The University of South Australia has successfully scaled up its online systems after initial stress tests at the start of the health crisis exposed potential risks for students and staff.
At the start of the year, the university’s Moodle learning management system (LMS) was only designed to serve around 3000 students and staff at any given time.
As the university evaluated switching to online-only classes, learning and teaching systems manager Richard Lamb said it began probing where bottlenecks occurred using its New Relic application performance tracking solutions.
Lamb told iTnews the systems were first implemented in 2014 to give insight into why the LMS was underperforming by highlighting patterns the service desk couldn’t identify while dealing with individual issues as they popped up.
He said the tool had reduced mean time to resolution for issues and enabled greater preparation for major deployments.
The system was also able to effectively replicate end-user issues in real-time — something that had previously been impossible.
Initial tests this year showed that one recurring issue was caused by too many students logging on that the same time, just before 9am.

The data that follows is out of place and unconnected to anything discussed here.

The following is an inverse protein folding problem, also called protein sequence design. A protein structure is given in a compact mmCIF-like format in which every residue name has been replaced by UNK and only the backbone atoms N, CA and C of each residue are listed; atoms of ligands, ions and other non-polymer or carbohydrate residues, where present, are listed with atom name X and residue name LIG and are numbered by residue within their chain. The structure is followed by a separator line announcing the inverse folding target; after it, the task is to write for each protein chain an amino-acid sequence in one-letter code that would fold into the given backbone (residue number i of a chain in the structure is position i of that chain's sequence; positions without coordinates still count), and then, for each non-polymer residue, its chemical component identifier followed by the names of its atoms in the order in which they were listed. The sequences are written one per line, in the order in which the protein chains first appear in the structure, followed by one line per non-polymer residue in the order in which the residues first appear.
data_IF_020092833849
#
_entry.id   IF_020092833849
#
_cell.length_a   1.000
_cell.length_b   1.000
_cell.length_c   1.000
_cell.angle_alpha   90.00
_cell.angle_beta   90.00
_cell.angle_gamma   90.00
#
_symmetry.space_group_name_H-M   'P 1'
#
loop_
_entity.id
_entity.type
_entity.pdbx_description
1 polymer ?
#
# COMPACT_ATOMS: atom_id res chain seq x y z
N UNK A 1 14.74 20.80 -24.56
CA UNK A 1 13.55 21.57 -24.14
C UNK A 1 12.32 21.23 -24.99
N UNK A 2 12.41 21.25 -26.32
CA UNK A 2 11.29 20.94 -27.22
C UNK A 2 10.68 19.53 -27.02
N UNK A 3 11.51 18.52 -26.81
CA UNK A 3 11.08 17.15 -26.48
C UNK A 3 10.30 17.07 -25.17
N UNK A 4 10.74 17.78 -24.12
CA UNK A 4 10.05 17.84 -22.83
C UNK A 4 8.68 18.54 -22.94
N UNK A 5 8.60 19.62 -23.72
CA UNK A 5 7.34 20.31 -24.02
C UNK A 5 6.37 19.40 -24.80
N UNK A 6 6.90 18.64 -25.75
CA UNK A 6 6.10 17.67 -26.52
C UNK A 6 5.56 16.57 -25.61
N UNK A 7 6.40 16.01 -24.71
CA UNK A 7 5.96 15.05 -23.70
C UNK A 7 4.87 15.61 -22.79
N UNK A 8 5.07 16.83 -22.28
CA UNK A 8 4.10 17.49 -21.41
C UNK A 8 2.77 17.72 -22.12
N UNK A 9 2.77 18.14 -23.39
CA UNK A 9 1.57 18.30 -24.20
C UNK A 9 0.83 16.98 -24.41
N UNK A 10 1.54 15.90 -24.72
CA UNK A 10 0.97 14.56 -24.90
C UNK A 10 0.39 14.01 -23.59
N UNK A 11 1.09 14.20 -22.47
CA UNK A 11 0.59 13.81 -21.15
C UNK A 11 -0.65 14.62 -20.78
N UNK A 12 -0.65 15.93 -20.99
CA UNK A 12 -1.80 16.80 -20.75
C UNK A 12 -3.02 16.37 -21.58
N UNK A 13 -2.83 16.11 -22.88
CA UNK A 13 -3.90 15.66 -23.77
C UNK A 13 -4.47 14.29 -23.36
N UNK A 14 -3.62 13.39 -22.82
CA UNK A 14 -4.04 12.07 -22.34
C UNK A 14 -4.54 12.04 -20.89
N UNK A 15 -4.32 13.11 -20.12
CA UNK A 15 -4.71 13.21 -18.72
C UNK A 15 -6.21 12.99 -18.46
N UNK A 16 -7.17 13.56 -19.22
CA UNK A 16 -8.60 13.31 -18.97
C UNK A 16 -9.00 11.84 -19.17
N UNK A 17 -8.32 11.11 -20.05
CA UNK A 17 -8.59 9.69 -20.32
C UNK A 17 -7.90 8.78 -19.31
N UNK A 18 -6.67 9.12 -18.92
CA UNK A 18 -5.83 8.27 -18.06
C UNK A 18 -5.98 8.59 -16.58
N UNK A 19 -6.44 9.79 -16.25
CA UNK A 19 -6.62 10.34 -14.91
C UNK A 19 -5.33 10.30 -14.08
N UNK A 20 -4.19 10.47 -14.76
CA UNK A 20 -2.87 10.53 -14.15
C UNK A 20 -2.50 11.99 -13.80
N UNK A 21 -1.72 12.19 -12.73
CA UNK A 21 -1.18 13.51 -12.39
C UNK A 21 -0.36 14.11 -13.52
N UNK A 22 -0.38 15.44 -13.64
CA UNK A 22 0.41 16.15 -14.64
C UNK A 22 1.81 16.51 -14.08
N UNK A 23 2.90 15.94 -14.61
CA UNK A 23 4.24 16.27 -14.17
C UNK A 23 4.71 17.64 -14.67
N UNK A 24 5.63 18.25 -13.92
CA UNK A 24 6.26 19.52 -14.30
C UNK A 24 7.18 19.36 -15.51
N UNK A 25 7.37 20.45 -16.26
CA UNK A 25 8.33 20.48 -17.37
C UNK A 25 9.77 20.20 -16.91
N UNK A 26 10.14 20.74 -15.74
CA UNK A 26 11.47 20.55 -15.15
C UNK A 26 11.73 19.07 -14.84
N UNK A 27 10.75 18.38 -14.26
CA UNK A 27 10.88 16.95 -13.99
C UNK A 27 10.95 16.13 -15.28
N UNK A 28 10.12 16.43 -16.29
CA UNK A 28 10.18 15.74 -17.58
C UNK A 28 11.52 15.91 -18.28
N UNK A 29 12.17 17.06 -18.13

“There was a bottleneck and a 30-second wait for students to get in. New Relic detected this, and we were able to advise students to log in much earlier in the future to avoid any issues,” Lamb said.
Preserving performance during the initial stages of lockdown was one goal of the recent stress testing, but Lamb said the real concern was ensuring systems would stand up when all 32,000 students sat their end-of-semester exams and submitted their assessments.
Up to 4000 students were expected to be actively participating in Moodle quizzes at any given moment - something that the learning and teaching systems team expected Moodle to be able to handle, but hadn’t actually tested.
“We did six weeks of load testing. New Relic was obviously key because we can see the status of systems before and after load testing, [and] we could see the performance of up to 9000 concurrent users.”
Testing also showed that Moodle’s ‘Online Users’ block, which showed users who else in their class was active on the LMS, was introducing significant performance bottlenecks with so many simultaneous active users.
“We’d never realised that simultaneous users hitting this component, this query in the database, is actually quite poorly coded and the concern is that it could be a risk," Lamb said.
“We don’t want all students to be held up by 10 seconds while the page loads that. We want them to be in in one second.”
These lessons from the semester one exam period are being revisited ahead of the upcoming semester two exams, Lamb added, with the university confident its systems are adequately prepared.
“It also gives us the evidence that the system is performing as expected," he added.